Registered user
Menlo Park: Central Menlo Park
on Oct 8, 2020 at 3:09 pm
Logan, Menlo Park: Central Menlo Park
Registered user
on Oct 8, 2020 at 3:09 pm

I haven’t said whether what @jenwolosin is saying is right or wrong. I just think it’s not clear. Can she answer instead of everyone else trying to answer for her? She is the candidate.


Logan
Registered user
Menlo Park: Central Menlo Park
on Oct 8, 2020 at 3:42 pm
Logan, Menlo Park: Central Menlo Park
Registered user
on Oct 8, 2020 at 3:42 pm

A bunch of “likes” from a special interest group really isn’t that impressive. @jenwolosin you can clear this all up just by saying directly you don’t support eliminating single family home zoning and will look at duplexes and triplexes in single family home zoned areas on a project by project basis? Is that right? Or are you saying the City Council should look at eliminating single family home zoning all together?


Peter Carpenter
Registered user
Menlo Park: Park Forest
on Oct 8, 2020 at 8:46 pm
Peter Carpenter, Menlo Park: Park Forest
Registered user
on Oct 8, 2020 at 8:46 pm

Wolosin simply wants to have a full discussion on how the city deals with the housing issue and you can only have a full discussion if you keep every option on the table.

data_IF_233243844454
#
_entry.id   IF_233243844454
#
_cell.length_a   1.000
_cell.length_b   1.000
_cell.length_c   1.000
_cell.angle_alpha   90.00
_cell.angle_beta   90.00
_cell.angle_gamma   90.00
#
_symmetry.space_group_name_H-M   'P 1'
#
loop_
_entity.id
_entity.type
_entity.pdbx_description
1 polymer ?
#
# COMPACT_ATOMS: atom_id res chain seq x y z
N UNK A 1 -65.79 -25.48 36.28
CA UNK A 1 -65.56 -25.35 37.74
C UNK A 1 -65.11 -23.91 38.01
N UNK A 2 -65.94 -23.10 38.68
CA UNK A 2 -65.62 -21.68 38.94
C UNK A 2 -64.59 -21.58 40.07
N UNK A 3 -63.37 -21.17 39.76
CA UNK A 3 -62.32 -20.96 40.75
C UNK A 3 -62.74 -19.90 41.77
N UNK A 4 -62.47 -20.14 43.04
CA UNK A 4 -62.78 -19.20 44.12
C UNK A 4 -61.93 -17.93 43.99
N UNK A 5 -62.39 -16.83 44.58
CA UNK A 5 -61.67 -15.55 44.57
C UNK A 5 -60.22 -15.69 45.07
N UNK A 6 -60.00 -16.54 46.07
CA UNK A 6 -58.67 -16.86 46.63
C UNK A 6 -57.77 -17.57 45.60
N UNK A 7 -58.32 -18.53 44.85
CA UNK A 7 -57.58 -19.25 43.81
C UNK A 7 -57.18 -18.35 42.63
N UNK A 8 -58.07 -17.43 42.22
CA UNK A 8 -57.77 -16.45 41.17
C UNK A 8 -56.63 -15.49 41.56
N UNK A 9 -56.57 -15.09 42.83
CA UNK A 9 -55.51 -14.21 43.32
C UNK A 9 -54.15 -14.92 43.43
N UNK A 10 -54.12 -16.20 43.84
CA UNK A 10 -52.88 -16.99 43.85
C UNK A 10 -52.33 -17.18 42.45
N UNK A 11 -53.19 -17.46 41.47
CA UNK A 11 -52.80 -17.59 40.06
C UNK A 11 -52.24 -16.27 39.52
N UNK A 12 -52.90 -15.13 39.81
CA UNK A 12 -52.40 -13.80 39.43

Very reasonable and very responsible.


Kevin
Registered user
Menlo Park: South of Seminary/Vintage Oaks
on Oct 9, 2020 at 11:01 pm
Kevin, Menlo Park: South of Seminary/Vintage Oaks
Registered user
on Oct 9, 2020 at 11:01 pm

@Logan,
Maybe you hadn’t noticed, but Vintage Oaks was built with a bunch of embedded duplexes, though far fewer than the developer promised to the Seminary when the land was sold. The rest of the city could learn from that experiment in affordable housing, and avoid all the fear-mongering that you seem to want gen up.


Peter Carpenter
Registered user
Menlo Park: Park Forest
on Oct 10, 2020 at 12:18 pm
Peter Carpenter, Menlo Park: Park Forest
Registered user
on Oct 10, 2020 at 12:18 pm

I urge people to look at Park Forest. We have a much higher density than almost any non-apartment area in the city but the townhouse configuration with shared common space is a wonderful arrangement. It is like a European village. And notably it was built before the area was incorporated into the city and as a consequence it is "non-conforming". If other areas were zoned to the "Park Forest standard" hundreds of new single family homes could be added to our community with no loss of amenities.